World Music Legends    Chavela Vargas    World Music at Global Rhythm - The Destination for World Music


World Music Legends    Chavela Vargas    World Music at Global Rhythm - The Destination for World Music
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World Music Legends

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Chavela Vargas
By Chris Nickson

Published October 9, 2005
Style: Ranchera

She’s one of only two women even to be awarded Spain’s prestigious La Cruz De La Orden de Isabela La Catolica. She was a friend and drinking partner of the late José Alfredo Jiménez. She lived with painter Frida Kahlo. And after she’d abandoned music, she was tracked down by film director Pedro Almodóvar, who put her career back on track after a long break.

            Oh, and she’s one of the greatest female ranchera singers ever to emerge from Mexico—even if she isn’t actually Mexican—who sold out Carnegie Hall in a special appearance. Add to all that the fact that she’s a lesbian, and you have a remarkable tale.

            Isabela Vargas (the Chavela came later) was born in Heredia, Costa Rica in 1919, the daughter of a mess orderly who died young and a woman of good Spanish stock who owned a ranch. From the beginning she was a rebellious girl, and at the age of 14 she ran away to Mexico, where she survived by singing on the streets.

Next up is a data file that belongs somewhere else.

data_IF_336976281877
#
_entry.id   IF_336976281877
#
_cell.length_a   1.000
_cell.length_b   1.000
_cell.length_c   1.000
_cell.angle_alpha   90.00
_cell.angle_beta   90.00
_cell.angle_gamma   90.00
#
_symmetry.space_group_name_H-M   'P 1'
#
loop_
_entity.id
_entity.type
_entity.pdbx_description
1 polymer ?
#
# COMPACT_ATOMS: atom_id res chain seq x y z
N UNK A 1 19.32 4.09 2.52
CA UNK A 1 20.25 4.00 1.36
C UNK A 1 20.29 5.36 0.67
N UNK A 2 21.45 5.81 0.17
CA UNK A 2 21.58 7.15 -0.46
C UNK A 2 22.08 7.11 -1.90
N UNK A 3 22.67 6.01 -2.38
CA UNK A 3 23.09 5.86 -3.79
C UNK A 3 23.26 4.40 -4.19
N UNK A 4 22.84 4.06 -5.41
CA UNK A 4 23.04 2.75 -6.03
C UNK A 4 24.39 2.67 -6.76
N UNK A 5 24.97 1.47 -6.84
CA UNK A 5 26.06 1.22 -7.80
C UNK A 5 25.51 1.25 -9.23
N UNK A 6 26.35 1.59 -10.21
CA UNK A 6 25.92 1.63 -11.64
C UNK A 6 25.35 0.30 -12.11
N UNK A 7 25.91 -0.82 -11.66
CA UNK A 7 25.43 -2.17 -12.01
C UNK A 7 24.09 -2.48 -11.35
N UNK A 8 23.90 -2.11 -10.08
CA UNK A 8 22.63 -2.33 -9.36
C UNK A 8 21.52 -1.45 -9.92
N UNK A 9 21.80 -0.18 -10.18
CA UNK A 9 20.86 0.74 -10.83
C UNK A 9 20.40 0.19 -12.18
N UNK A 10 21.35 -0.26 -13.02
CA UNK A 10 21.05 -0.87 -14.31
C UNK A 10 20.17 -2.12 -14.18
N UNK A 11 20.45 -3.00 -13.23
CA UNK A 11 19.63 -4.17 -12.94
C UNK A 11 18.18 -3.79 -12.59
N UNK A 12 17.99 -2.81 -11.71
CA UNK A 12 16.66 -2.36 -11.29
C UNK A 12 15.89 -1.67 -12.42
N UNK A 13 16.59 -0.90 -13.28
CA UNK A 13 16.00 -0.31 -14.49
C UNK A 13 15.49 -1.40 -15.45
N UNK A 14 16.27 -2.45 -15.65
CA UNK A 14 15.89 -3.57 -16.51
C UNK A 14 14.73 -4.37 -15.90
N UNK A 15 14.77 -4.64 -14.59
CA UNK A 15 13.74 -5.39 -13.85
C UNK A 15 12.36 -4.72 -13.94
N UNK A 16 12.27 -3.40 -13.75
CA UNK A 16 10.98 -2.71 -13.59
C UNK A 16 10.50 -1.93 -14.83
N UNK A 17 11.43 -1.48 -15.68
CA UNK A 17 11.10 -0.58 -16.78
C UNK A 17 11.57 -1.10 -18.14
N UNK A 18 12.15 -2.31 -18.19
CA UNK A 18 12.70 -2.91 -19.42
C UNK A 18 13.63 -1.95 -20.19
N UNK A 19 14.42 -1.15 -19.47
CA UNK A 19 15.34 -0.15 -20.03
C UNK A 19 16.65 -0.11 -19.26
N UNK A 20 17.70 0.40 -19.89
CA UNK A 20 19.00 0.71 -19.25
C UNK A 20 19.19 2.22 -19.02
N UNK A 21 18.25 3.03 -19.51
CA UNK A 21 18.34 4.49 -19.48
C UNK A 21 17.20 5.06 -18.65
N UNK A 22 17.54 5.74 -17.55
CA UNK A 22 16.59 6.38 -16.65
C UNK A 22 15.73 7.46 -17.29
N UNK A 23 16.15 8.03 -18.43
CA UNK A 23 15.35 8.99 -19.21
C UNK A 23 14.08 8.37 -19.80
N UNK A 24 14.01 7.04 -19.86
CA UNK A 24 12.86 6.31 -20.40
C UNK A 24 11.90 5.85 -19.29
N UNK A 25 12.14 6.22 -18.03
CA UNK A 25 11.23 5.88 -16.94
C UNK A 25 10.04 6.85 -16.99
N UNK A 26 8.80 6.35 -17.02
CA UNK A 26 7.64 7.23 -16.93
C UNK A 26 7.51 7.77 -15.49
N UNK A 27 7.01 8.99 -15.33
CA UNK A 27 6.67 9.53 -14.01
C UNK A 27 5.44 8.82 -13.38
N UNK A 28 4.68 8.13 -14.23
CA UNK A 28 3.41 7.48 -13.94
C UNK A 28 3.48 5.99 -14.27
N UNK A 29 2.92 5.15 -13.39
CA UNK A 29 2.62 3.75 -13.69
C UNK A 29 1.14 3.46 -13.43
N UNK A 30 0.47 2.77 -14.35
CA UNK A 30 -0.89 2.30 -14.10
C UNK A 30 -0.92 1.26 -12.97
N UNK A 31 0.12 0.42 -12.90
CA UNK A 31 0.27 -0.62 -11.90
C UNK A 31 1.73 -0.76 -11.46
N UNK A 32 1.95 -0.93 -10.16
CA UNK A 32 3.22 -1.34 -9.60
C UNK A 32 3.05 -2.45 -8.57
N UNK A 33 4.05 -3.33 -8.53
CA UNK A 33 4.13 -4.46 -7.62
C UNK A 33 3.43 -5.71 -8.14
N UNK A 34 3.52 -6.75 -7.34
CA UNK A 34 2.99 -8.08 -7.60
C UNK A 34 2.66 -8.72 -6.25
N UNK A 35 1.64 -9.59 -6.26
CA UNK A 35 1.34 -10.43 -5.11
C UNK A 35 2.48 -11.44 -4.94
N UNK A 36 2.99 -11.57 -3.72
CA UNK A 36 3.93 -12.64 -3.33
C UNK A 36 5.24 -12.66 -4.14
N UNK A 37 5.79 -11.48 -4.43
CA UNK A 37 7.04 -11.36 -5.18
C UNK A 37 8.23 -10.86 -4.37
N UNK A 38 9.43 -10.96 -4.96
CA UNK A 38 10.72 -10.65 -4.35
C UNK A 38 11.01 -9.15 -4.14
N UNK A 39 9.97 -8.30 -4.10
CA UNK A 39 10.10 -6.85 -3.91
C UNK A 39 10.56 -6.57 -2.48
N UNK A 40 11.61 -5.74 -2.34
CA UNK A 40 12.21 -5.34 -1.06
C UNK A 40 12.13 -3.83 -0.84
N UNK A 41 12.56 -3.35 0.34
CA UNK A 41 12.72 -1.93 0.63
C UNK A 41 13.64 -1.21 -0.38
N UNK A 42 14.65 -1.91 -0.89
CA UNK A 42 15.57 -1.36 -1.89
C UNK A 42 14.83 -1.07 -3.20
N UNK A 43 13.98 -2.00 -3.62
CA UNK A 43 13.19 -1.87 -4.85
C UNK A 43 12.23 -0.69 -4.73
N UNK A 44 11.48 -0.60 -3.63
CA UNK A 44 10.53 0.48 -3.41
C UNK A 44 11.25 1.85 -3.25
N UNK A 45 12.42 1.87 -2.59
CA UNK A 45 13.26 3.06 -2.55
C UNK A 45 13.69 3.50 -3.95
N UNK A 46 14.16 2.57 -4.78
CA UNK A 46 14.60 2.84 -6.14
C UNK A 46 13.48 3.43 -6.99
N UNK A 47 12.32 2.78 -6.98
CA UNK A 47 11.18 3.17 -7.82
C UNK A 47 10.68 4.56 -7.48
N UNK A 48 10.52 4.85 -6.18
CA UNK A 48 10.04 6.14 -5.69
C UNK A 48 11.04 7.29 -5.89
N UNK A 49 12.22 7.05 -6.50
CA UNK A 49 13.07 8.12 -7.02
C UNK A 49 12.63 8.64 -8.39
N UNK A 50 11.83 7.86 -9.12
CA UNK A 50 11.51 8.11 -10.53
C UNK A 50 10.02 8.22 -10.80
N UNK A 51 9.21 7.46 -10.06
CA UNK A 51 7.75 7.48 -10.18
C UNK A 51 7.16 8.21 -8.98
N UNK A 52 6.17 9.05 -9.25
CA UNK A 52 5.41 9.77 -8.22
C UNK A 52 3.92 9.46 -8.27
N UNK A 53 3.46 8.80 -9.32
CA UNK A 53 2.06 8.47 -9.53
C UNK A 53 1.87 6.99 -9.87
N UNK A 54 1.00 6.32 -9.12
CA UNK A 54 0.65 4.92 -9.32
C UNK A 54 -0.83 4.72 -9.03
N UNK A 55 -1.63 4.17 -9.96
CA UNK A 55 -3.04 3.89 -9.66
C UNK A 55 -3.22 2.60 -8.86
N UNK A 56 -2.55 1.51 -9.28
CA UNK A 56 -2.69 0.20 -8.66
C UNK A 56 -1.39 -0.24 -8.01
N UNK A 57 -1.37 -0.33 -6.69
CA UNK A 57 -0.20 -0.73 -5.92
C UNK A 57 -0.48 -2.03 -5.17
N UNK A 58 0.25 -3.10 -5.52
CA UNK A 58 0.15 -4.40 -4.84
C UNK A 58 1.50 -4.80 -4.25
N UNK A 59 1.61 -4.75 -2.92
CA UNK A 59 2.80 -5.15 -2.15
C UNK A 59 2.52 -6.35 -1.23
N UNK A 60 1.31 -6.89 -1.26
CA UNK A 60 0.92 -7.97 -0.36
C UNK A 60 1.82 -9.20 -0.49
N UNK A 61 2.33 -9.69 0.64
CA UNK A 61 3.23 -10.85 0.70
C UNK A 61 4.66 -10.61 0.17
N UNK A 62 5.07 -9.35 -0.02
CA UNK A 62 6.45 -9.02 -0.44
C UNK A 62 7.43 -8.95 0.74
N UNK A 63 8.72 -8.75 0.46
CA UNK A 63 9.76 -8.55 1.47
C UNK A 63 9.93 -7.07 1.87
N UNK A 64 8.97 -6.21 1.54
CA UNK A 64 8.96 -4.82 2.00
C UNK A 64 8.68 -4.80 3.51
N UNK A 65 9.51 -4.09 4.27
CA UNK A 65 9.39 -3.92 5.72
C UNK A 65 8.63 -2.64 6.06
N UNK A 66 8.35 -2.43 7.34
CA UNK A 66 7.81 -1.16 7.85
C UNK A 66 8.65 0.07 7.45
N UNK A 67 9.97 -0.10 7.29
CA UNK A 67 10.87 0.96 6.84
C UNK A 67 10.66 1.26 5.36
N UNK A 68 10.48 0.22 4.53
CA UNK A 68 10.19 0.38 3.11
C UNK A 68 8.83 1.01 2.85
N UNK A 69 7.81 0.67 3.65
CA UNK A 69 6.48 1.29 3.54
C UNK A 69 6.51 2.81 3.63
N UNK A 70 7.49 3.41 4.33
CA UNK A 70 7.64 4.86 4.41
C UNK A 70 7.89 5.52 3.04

She was in her thirties and already a heavy drinker by the time she began recording. By then the Lady of the Red Poncho, as she was nicknamed, had been a muse to Kahlo and fellow painter Diego Creek, and also to one of Mexico’s greatest composers, Agustin Lara.

            The boleros she sang (and, after 1961, recorded) were usually composed by men, odes to heterosexual romantic love. Vargas—who’d eventually become known in Mexico and Spain by the single name—never changed the gender when she sang them, even on her most famous piece, “La Macorina.” She could sizzle, simmer, steam, and growl.

            Given the time and place, she couldn’t come out of the closet, especially as her career took off during the 1960s and ’70s.

            She lived a wild life, womanizing—she still walks with a limp she received when younger; she jumped out of a window after being spurned by a woman—and drinking in a manner that made it seem as if she didn’t care whether she lived or died.

            But could she sing? Very<

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Volver A España (Orfeon)
De Mexico Y Del Mundo
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Frida (Music from the Motion Picture)
(Universal)
 

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